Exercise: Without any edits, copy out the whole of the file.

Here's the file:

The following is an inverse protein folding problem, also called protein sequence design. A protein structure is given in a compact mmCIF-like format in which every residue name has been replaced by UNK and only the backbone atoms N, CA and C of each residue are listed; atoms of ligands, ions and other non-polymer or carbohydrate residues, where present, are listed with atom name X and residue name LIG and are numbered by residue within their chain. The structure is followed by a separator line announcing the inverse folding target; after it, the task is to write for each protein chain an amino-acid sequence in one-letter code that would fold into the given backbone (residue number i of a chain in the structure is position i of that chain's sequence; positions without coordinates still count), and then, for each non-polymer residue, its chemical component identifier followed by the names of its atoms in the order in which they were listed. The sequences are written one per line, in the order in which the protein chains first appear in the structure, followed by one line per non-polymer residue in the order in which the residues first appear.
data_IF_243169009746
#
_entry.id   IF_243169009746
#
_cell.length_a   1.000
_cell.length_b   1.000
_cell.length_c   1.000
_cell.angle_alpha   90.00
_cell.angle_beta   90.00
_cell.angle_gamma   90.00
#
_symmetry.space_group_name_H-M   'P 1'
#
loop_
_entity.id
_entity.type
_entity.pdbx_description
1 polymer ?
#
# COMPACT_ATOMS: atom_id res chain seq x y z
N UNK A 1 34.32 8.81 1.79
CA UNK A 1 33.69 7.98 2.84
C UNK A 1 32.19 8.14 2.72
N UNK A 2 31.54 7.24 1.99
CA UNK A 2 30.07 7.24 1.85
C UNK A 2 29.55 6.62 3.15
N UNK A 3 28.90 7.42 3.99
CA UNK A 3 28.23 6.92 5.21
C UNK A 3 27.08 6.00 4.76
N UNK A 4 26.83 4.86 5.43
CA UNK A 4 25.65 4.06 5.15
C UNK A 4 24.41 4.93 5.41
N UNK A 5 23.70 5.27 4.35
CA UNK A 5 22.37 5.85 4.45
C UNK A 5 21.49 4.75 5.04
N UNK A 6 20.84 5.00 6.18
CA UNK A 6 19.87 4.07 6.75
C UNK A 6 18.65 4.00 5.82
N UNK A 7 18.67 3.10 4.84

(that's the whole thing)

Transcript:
The following is an inverse protein folding problem, also called protein sequence design. A protein structure is given in a compact mmCIF-like format in which every residue name has been replaced by UNK and only the backbone atoms N, CA and C of each residue are listed; atoms of ligands, ions and other non-polymer or carbohydrate residues, where present, are listed with atom name X and residue name LIG and are numbered by residue within their chain. The structure is followed by a separator line announcing the inverse folding target; after it, the task is to write for each protein chain an amino-acid sequence in one-letter code that would fold into the given backbone (residue number i of a chain in the structure is position i of that chain's sequence; positions without coordinates still count), and then, for each non-polymer residue, its chemical component identifier followed by the names of its atoms in the order in which they were listed. The sequences are written one per line, in the order in which the protein chains first appear in the structure, followed by one line per non-polymer residue in the order in which the residues first appear.
data_IF_243169009746
#
_entry.id   IF_243169009746
#
_cell.length_a   1.000
_cell.length_b   1.000
_cell.length_c   1.000
_cell.angle_alpha   90.00
_cell.angle_beta   90.00
_cell.angle_gamma   90.00
#
_symmetry.space_group_name_H-M   'P 1'
#
loop_
_entity.id
_entity.type
_entity.pdbx_description
1 polymer ?
#
# COMPACT_ATOMS: atom_id res chain seq x y z
N UNK A 1 34.32 8.81 1.79
CA UNK A 1 33.69 7.98 2.84
C UNK A 1 32.19 8.14 2.72
N UNK A 2 31.54 7.24 1.99
CA UNK A 2 30.07 7.24 1.85
C UNK A 2 29.55 6.62 3.15
N UNK A 3 28.90 7.42 3.99
CA UNK A 3 28.23 6.92 5.21
C UNK A 3 27.08 6.00 4.76
N UNK A 4 26.83 4.86 5.43
CA UNK A 4 25.65 4.06 5.15
C UNK A 4 24.41 4.93 5.41
N UNK A 5 23.70 5.27 4.35
CA UNK A 5 22.37 5.85 4.45
C UNK A 5 21.49 4.75 5.04
N UNK A 6 20.84 5.00 6.18
CA UNK A 6 19.87 4.07 6.75
C UNK A 6 18.65 4.00 5.82
N UNK A 7 18.67 3.10 4.84